EQUINOR has highlighted its plans to complete multi-billion oil field developments in the UK North Sea which it said underlined its confidence in investing in the country.

The manager of the Norwegian oil giant’s UK business, Al Cook, said the firm’s plans for the Mariner and Rosebank fields off Shetland reflect its intention to remain a major player in the UK energy market.

His comments underline the significance of the company’s decision to buy Chevron’s stake in Rosebank in October.

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Rosebank has been described as the largest undeveloped find in UK waters. However, Chevron scrapped plans to develop the field in 2013, before the oil price plunge made the economics of the project even more challenging.

Announcing a 40 per cent increase in annual profits, to around £14bn on Wednesday, Equinor described Rosebank as a large high-value project with a defined business case that was expected to come onstream in the next 10 years.

The company included the Mariner field East of Shetland in a list of major projects that are expected to come onstream this year.

Equinor made clear yesterday it sees lots of exploration potential in the UK North Sea. The company said it will participate in a record five wells this year. These include initial wells on the Bigfoot and Pip prospects with BP and appraisal work on the Verbier find made in 2017 with Jersey Oil & Gas.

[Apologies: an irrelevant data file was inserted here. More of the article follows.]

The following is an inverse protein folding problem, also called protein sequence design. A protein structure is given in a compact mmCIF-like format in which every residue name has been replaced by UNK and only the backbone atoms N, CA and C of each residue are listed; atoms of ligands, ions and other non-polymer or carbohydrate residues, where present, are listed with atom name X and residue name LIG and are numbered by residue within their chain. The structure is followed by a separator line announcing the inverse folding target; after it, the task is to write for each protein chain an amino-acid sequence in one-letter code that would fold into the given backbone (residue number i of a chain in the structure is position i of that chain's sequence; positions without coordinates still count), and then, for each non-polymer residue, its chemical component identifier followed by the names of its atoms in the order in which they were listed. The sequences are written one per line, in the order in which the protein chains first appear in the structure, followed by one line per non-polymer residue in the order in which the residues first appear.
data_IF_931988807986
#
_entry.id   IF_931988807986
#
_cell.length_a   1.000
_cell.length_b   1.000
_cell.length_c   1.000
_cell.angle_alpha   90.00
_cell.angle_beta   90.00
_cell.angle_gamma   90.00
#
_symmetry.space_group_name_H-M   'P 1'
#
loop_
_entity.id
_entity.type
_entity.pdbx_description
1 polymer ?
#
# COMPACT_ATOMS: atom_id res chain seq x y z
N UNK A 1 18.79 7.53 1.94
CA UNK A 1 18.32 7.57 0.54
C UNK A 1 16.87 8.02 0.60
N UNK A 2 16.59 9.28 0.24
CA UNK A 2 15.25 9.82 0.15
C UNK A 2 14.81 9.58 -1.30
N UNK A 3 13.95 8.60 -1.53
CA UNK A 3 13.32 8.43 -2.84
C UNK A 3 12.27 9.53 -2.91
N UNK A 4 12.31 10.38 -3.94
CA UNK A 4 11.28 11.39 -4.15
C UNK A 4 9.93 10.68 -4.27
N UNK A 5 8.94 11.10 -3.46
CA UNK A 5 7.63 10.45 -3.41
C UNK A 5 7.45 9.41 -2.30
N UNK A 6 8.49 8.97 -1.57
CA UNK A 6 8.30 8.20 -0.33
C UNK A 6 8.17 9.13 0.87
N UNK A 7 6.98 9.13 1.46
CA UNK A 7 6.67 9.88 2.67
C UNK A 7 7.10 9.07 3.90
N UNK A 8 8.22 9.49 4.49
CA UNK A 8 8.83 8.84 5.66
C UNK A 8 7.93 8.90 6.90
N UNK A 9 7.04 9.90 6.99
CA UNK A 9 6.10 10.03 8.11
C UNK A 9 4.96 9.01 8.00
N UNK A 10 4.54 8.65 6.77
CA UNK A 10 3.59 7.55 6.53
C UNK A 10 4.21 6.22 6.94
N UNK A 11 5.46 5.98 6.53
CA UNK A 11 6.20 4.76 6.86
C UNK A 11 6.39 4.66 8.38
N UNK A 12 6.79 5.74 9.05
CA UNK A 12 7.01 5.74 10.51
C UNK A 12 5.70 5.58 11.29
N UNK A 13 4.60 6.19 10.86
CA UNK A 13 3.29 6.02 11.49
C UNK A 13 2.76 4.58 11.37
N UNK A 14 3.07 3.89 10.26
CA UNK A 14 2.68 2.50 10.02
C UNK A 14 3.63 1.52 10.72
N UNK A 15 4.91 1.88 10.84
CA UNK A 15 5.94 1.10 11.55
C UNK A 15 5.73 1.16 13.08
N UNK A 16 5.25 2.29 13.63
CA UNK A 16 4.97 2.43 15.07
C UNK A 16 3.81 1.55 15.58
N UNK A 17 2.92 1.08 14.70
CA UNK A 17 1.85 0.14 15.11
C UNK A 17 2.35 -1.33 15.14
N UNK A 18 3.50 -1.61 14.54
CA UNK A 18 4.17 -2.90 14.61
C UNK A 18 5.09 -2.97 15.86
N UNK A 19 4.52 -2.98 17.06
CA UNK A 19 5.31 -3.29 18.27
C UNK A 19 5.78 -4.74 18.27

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The company said Bigfoot lies in an area of the North Sea that’s relatively mature while Pip will test the underexplored margins of the basin East of Shetland. Both opportunities have been matured through the acquisition of new seismic data.

“With the multi-billion pound development of our two new major projects, Mariner and Rosebank, this exploration programme underlines our confidence in investing in this country,” said Mr Cook. “Together with our growing wind power business, we plan to remain a strong and reliable energy partner for the UK.”

Equinor is participating in a well that Eni is drilling on the Rowallan prospctct. It will drill on the Lifjellet prospect with Shell later in the year.

Separately, a Norwegian oil services business, WellConnection Group, has expanded into the UK market through the acquisition of Peterhead-based Independent Oilfield Services for an undisclosed sum.

The deal signals confidence in the prospects that the recovery in North Sea activity levels that has followed the partial recover in the oil price since late 2016 will be maintained.

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Private equity-backed WellConnection said IOS would provide it with a strong foothold in the UK market to complement its Norwegian business as the first step in the realization of its strategy to become a leading international player.

Founded in 2014, IOS provides inspection repair and maintenance services covering piping used by firms operating in the UK North Sea.

The company has 60 employees. No job losses are expected as a result of the acquisition.